We all want to prepare the youth of today to be the leaders of tomorrow. Students that can adapt, demonstrate perseverance, and find their way in the future economy, are the ones who will be best prepared to fill job roles that may not even yet exist.
One way that our students can be best positioned for future success is through structured computer science (CS) education, including immersion in things such as coding, design and presentation, robotics, and problem solving. For a world whose work force will look completely different in the very near future, students need to develop a diverse toolbox of skills.
“A vast majority of tomorrow’s economy will be populated by jobs, demands, and challenges that aren’t yet known. Preparing students for that uncertainty is the greatest gift that we can provide our future leaders,” says Dr. Kristi Wilson, Superintendent of the Buckeye Elementary School District. Dr. Wilson, speaking to a national audience about the innovative new school opening in the fall of 2021, got to the heart of the opportunity by stating, “At John S. McCain III Elementary, we will be redefining learning, reimagining engagement, and exposing students to a rigorous, but highly engaging, learning experience designed for all learners.
Although such programs are in high demand, some parents may still be skeptical about whether a CS program is right for their children. Here are five reasons to reconsider.
Computer Science Programs are not “Just for Boys”
Although there is evidence that girls generally outperform boys in language arts and communication, there is often a false perception that the opposite is true about their natural talents in math, science, and sequential thinking. The emerging research does not support this belief.
Girls have been shown to be just as capable as boys when it comes to these topics, and they further benefit from the expanded opportunities for learning. Preconceptions about gender and mathematics has led to less opportunities for girls in the field, a trend that appears to be entirely “man-made.”
Interestingly, girls have even fallen victim to such preconceptions. In a 2008 study from the National Academy of Engineering, girls were twice as likely as boys to say they would not be interested in engineering, however, they regularly changed their minds when asked if they would like to design a safe water system, or study DNA to solve a crime.
Children who have historically not performed well in math and science may thrive
Prior history with CS related subjects is not an indicator of how a child might perform in a more immersive and “real-world” environment. Many students struggle in courses where they do not feel connected to the content, and authentic CS programs remove that problem, allowing students to truly engage and better understand.
Computer Science is not just for older students
Students can successfully begin to build CS fundamentals at a very early age, but only if provided with a strategic pathway. Much like learning a foreign language, exposure to underlying concepts and having chances to employ developing skills helps to establish a clear pathway to understanding. JSM’s curriculum is purposeful in its design and allows students of all ages the opportunity to soar in the area of Computer Science.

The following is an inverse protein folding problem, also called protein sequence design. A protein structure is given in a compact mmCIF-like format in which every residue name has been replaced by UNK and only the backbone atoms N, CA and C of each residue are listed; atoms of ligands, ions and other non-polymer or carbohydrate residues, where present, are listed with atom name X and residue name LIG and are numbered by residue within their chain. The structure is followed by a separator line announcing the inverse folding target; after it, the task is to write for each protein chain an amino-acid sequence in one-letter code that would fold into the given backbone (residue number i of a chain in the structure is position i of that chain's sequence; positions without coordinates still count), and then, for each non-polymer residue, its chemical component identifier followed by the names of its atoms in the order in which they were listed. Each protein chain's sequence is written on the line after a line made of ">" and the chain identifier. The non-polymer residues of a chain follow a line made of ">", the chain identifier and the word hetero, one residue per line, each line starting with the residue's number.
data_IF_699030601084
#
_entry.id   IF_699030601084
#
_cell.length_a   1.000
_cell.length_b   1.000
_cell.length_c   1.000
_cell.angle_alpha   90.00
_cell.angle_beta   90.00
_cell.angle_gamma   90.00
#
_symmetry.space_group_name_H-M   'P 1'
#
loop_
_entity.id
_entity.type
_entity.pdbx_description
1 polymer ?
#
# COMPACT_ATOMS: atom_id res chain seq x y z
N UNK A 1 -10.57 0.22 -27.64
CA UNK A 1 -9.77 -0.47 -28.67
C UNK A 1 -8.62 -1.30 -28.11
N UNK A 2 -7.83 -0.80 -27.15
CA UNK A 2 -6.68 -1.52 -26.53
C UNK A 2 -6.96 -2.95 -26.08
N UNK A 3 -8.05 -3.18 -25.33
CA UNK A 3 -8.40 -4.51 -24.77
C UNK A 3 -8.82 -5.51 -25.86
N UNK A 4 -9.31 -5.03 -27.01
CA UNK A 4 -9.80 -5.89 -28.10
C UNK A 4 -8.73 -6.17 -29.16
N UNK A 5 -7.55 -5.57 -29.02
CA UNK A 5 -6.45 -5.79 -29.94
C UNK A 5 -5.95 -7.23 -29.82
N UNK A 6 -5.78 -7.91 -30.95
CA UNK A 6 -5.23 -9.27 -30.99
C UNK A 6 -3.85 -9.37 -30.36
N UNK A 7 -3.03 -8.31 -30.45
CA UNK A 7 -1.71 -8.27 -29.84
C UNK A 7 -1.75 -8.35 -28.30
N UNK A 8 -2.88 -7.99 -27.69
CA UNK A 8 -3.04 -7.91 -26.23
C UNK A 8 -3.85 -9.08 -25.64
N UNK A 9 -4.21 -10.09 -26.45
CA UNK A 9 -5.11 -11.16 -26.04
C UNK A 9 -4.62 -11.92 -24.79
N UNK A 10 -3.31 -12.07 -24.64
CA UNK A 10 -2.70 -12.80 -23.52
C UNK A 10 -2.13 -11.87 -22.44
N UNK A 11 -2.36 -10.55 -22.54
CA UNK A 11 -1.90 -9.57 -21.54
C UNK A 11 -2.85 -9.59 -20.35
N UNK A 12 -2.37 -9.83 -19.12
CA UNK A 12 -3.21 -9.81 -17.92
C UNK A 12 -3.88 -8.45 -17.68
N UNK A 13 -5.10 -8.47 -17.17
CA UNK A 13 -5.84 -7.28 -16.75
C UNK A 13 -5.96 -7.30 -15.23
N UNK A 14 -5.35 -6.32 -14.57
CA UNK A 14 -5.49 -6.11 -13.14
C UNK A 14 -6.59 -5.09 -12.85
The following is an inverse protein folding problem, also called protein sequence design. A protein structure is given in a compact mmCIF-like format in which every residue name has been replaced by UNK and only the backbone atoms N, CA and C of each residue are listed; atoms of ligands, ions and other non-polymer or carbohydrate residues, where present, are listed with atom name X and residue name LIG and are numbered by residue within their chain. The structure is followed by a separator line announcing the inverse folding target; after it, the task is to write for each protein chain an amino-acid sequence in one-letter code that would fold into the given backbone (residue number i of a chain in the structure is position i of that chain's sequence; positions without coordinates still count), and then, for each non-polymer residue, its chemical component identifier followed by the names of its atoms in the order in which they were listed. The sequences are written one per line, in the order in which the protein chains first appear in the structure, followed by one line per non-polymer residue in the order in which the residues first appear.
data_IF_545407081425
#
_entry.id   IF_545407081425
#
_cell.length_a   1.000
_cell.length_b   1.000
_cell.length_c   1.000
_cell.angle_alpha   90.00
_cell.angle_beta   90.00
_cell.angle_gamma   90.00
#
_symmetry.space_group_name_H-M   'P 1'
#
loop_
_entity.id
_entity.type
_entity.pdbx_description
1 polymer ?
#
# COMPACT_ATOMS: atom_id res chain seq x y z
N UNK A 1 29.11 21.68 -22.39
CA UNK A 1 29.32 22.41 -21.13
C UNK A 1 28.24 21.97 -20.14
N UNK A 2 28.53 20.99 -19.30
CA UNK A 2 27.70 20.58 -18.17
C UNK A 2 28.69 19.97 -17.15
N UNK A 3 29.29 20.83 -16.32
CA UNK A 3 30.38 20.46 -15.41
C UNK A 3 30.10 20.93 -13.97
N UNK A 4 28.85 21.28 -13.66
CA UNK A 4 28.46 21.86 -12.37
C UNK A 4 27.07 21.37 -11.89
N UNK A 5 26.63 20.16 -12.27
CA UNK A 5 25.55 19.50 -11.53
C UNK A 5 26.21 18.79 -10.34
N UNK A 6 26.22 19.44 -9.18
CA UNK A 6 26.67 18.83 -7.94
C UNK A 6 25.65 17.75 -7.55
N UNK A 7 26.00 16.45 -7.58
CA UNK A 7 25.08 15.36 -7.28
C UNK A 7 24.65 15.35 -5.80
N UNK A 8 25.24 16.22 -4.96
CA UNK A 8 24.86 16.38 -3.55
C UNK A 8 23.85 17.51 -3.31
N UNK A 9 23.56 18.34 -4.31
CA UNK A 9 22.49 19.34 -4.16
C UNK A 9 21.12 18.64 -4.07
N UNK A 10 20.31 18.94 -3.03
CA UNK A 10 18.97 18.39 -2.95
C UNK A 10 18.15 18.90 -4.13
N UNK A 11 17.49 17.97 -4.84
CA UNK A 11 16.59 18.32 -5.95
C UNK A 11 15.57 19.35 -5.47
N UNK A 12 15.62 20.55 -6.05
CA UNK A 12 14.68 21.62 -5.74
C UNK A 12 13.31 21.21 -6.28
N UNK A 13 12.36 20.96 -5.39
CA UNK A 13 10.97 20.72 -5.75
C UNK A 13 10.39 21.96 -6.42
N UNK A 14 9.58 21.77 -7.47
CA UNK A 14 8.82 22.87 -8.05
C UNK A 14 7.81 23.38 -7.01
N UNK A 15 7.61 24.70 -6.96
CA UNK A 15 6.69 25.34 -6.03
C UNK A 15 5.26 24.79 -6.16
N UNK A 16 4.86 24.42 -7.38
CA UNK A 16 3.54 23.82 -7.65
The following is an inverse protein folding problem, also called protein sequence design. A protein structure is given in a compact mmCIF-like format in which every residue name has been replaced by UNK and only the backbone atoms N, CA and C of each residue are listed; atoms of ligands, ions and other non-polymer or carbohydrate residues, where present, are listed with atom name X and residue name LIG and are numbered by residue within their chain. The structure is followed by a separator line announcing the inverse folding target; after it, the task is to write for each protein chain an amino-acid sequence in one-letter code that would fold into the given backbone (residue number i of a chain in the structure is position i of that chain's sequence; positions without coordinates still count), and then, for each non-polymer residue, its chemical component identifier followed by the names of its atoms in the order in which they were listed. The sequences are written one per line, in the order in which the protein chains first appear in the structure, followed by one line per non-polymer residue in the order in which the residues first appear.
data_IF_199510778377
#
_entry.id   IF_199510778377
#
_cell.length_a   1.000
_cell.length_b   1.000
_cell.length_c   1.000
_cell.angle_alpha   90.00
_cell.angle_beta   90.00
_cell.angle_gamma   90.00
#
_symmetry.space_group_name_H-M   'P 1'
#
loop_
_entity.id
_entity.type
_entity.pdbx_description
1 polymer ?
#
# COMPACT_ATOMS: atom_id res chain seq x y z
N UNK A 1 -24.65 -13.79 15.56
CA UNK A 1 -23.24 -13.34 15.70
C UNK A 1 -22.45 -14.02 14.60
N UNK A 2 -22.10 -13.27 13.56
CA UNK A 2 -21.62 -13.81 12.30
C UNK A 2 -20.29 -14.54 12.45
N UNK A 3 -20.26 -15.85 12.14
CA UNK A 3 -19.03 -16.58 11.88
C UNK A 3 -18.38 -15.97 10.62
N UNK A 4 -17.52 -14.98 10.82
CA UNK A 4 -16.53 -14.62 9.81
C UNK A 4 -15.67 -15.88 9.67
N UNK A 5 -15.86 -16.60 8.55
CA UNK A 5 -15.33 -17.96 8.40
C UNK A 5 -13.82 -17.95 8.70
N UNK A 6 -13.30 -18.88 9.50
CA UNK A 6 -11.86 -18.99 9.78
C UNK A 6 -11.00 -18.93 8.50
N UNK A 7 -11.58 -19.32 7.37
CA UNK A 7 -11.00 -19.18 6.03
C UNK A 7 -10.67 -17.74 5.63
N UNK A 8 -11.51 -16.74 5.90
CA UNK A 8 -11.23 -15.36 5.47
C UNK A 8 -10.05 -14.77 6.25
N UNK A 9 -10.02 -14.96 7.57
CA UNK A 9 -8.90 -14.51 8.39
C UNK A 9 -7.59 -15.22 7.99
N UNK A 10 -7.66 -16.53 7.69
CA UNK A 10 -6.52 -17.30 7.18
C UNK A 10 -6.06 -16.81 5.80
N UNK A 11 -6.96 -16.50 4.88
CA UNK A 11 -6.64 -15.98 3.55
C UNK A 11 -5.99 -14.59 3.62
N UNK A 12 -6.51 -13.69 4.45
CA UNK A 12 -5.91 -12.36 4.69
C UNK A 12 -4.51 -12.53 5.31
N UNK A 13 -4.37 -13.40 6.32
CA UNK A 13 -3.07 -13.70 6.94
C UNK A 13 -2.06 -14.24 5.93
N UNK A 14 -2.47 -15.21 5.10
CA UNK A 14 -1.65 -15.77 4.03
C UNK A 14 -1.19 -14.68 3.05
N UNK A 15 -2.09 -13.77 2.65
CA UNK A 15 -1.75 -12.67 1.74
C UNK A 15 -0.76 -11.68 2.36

Just because it was hard for us…
Often, we project our own experiences onto our children and anticipate success or challenge. Few, if any, of us were in school when these sorts of learning experiences were possible. Further, we often learned math and science skills in isolation and disconnected from any kind of real meaning or context. Students in immersive programs have the ability to thrive in content that was once thought too difficult because they are making connections we never did.
Computer Science is essential, regardless of career path
Today’s world is rapidly evolving, and the skills required to successfully complete a CS program will serve students well, regardless of what career they choose. Today’s computer science programs teach students to persevere, think critically, share findings, persuade others, and collaborate effectively. These are the skills employers say are in short supply, regardless of the field.
The Power of being a creator
Nearly everyone is a proficient consumer of technology, however, the power is increasingly in the hands of the creators and designers. Tomorrow’s economy will further favor those who can leverage technology and create content, or products that drive it. Although parents may think their child already has enough interaction with technology, that time is usually spent being a consumer of content created by others. The leaders of the future are the ones who have created that content, designed its packaging and advertising, and figured out how to convince consumers of its worth.
Although truly immersive CS programs are hard to find, ones like what will be offered at John S. McCain III Elementary should be carefully considered by parents who are looking for a future advantage for their children. Students can no longer experience learning that prepares them for just today or for yesterday, when their future has the potential to be so bright.